Polyester for fibre purposes is PolyEthylene Terephthalate, or simply PET.
PET is made by reacting ethylene glycol with either terephthalic acid or its methyl ester in the presence of an antimony catalyst. The reaction is carried out at high temperature and vacuum to achieve the high molecular weights need to form useful fibres. These PET fibres are melt spun.
Polyester Stratis membranes are available in either the natural white or the dope-dyed black fibre.
A polyester membrane offers the same advantages over polyester cruising laminates (Dimension-Polyant DC, Bainbridge CL, Contender ACL and Challenge PC) that a Technora Stratis sail has over a conventional panelled Kevlar construction, i.e. much better shape retention over a wider range. Polyester by nature is relatively stretchy so this helps keep the loads on sheets and attachment points down due to the elasticity of the sail.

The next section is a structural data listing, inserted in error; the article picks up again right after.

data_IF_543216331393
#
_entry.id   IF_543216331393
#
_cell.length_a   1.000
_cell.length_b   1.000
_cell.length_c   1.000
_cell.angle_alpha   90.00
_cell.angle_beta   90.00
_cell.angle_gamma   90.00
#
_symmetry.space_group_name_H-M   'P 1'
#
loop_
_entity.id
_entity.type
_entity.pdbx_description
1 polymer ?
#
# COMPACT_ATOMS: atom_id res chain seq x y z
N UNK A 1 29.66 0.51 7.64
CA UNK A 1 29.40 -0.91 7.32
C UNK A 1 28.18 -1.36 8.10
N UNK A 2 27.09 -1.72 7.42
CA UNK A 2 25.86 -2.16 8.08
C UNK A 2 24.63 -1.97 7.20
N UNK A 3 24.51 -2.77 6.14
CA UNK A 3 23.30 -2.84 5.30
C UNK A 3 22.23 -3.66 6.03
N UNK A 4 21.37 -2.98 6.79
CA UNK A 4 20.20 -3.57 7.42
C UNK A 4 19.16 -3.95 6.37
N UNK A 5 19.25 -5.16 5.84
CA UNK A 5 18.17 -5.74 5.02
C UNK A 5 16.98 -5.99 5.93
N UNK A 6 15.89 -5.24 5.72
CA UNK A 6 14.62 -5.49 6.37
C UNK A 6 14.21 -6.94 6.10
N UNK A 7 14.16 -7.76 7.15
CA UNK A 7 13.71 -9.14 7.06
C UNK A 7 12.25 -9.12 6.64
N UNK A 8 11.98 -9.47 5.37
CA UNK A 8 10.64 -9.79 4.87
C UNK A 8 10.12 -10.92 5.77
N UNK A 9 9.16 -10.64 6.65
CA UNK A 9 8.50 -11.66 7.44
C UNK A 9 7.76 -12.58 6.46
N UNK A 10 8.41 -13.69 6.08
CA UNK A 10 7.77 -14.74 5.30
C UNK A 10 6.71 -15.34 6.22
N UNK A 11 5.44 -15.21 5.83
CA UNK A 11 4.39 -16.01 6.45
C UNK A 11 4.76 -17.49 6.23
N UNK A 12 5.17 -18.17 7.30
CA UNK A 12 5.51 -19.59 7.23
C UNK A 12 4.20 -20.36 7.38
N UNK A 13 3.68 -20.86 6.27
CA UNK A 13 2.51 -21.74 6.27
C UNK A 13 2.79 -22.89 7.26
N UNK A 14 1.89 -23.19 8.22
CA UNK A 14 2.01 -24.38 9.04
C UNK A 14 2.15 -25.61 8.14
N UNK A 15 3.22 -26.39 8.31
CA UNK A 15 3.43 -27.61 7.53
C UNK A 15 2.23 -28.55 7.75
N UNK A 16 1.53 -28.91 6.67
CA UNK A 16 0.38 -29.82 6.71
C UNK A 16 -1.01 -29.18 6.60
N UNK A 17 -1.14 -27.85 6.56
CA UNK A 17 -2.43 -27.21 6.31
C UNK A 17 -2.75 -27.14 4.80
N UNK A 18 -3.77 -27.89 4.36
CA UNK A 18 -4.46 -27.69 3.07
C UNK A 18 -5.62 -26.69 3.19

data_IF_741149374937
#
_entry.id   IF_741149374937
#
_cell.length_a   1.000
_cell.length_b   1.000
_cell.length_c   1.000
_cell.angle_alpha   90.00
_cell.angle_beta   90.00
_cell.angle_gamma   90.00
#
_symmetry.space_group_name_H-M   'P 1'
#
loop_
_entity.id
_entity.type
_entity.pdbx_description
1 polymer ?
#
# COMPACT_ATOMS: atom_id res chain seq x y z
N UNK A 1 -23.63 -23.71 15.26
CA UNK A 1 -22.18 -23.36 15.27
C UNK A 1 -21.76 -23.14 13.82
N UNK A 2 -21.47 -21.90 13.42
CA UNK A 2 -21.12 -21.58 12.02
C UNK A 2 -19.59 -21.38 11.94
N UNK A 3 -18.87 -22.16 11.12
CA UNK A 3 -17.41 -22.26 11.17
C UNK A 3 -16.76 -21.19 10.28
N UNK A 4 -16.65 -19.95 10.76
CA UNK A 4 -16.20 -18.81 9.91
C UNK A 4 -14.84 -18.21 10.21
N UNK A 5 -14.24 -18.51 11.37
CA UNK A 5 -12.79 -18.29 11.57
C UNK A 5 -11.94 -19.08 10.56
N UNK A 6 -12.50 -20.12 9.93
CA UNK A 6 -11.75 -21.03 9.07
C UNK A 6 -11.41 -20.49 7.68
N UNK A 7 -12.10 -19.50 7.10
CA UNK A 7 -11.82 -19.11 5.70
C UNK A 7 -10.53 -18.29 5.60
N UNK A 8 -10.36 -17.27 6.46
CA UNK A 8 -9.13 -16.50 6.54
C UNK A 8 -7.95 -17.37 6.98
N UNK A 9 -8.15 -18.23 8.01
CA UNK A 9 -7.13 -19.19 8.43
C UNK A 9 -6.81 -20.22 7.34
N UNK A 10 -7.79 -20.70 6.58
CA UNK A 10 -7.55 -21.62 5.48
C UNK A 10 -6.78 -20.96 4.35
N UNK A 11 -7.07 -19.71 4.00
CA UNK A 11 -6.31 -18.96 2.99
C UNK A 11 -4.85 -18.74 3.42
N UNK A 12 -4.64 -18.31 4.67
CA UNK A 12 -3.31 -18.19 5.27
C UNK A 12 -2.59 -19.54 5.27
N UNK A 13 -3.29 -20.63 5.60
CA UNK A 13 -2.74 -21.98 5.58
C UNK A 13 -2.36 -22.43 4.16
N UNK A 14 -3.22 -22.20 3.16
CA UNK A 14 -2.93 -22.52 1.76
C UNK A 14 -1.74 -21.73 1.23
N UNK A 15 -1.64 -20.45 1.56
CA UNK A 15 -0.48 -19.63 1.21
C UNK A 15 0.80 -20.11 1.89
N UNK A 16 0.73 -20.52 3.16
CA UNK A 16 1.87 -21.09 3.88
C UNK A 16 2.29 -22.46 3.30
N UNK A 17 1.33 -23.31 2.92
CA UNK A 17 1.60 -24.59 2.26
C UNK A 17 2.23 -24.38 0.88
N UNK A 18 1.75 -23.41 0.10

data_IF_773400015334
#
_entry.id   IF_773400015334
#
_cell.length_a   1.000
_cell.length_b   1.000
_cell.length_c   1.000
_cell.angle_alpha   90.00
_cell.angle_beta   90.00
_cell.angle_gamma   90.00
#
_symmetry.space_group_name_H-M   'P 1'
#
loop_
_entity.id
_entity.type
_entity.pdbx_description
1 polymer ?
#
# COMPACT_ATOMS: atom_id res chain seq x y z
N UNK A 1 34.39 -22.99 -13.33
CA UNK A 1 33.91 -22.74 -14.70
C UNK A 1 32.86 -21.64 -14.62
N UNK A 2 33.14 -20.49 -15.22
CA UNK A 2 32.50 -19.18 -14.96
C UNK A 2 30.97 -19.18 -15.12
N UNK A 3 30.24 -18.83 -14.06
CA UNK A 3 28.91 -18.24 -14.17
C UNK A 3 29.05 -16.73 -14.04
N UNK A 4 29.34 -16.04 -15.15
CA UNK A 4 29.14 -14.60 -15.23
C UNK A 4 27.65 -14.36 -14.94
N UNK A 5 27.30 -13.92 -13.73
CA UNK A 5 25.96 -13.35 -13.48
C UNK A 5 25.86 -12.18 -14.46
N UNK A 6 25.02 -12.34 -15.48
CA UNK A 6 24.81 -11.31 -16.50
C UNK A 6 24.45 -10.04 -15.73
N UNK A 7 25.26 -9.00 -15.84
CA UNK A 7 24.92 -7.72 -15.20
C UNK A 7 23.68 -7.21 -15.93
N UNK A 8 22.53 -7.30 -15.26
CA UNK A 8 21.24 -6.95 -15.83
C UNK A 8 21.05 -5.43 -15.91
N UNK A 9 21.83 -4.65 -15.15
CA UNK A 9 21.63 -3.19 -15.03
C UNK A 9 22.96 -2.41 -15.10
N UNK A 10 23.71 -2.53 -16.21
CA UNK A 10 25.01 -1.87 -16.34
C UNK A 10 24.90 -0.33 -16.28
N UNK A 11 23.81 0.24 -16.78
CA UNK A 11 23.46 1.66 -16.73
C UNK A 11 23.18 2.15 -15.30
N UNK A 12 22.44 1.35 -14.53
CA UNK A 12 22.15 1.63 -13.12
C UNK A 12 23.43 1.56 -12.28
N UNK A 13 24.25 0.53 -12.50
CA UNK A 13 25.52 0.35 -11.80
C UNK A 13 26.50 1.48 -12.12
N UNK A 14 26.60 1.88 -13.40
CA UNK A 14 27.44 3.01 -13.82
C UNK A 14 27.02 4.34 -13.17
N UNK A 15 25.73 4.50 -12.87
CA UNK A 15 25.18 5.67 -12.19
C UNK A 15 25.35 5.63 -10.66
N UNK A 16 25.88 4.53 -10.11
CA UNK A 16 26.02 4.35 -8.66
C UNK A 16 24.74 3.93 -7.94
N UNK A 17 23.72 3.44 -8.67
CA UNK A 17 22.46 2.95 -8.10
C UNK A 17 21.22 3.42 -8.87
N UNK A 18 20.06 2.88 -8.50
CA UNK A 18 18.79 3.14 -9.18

PEN is the big brother of PET, it was invented shortly after PET but not commercialised until the 1990’s. PEN does provide a significant increase in modulus over PET, so it is very useful in those sail classes limited by Class Rules to lower the modulus of fibres (or simply “polyester” fibres)
PEN is unfortunately not UV stable and should only be used in conjunction with proper UV blocking surfaces GPx 0.5mil UV film, GPx 0.75mil UV film, GPc 0.5, GPc 0.75, and the ULx surfaces.